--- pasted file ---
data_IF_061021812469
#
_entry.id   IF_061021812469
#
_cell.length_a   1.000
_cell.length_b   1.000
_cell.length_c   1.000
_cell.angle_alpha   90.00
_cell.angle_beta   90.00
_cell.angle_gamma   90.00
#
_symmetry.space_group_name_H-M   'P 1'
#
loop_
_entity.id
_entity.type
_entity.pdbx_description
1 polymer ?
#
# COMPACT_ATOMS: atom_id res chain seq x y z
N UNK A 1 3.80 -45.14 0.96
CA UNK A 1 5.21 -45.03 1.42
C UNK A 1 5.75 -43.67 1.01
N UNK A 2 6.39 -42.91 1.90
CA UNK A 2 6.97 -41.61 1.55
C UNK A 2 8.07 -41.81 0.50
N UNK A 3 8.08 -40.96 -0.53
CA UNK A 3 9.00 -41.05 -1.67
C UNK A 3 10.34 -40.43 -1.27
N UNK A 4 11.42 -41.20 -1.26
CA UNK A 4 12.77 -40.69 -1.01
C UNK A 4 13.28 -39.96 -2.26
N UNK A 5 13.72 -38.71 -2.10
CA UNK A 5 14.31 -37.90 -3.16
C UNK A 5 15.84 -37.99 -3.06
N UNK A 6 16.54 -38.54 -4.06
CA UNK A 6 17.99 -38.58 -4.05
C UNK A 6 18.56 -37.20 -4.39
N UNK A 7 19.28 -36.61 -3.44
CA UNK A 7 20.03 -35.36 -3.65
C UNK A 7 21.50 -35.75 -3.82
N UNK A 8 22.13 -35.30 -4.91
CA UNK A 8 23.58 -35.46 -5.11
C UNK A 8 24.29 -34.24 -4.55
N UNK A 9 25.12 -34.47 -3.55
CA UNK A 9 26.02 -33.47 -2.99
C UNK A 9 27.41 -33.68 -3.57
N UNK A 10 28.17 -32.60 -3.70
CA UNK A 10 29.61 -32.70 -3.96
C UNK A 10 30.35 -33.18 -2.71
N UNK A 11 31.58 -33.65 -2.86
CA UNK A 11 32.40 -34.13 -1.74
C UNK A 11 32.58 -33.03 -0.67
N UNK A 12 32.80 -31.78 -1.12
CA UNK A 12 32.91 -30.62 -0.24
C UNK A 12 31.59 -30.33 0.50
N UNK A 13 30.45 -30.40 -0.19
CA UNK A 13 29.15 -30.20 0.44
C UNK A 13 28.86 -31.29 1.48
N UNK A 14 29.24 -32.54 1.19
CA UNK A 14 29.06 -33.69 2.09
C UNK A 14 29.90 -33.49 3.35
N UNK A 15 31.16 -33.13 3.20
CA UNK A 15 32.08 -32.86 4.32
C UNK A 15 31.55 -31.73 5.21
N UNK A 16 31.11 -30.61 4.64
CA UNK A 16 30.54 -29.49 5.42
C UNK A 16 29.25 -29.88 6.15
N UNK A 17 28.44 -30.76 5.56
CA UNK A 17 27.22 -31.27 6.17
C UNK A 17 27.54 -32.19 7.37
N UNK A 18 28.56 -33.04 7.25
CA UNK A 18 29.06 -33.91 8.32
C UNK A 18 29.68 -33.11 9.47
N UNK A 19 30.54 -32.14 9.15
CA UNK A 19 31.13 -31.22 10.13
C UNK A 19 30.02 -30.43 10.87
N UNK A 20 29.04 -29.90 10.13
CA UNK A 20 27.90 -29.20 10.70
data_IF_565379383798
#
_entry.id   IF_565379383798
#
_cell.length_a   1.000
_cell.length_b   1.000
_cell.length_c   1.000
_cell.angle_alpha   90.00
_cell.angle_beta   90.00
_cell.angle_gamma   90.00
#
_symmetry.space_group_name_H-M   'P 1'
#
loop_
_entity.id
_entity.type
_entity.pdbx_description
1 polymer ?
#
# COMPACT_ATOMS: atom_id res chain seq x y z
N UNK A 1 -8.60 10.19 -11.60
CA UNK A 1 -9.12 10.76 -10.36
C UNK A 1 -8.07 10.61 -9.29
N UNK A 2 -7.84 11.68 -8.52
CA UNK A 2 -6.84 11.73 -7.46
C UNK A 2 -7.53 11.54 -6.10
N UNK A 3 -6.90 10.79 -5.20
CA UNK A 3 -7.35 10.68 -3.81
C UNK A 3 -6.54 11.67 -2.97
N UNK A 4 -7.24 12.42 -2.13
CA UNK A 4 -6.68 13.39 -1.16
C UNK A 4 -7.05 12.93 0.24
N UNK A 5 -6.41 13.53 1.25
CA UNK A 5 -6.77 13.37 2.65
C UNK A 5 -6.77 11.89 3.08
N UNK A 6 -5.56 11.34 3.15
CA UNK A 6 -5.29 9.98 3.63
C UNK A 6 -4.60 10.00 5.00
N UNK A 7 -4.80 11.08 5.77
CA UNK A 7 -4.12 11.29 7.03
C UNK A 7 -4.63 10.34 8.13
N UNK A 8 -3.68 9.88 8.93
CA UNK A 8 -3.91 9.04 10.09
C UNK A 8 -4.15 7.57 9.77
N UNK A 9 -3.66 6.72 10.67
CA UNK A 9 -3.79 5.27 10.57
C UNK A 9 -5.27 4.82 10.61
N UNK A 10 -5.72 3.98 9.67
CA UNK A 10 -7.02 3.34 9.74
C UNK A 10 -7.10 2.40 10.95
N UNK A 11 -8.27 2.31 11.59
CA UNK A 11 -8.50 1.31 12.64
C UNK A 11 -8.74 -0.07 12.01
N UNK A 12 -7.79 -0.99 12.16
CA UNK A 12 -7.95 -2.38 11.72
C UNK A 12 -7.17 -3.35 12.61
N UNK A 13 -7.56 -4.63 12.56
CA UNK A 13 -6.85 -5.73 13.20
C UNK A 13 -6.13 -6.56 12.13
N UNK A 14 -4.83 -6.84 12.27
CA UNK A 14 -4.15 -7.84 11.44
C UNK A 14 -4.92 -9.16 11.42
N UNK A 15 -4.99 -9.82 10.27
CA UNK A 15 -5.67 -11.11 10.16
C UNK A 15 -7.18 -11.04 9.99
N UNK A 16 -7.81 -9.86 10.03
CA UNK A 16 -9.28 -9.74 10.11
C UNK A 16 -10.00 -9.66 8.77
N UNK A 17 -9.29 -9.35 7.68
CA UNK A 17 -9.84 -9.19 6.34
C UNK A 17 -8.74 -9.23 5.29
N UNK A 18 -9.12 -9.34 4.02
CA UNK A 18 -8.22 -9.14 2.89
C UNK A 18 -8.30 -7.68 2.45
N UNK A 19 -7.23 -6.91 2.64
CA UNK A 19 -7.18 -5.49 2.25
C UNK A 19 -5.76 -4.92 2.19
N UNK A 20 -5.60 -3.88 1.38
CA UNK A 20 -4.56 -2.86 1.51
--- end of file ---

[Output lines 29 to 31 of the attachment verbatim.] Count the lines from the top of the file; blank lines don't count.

C UNK A 3 10.34 -40.43 -1.27
N UNK A 4 11.42 -41.20 -1.26
CA UNK A 4 12.77 -40.69 -1.01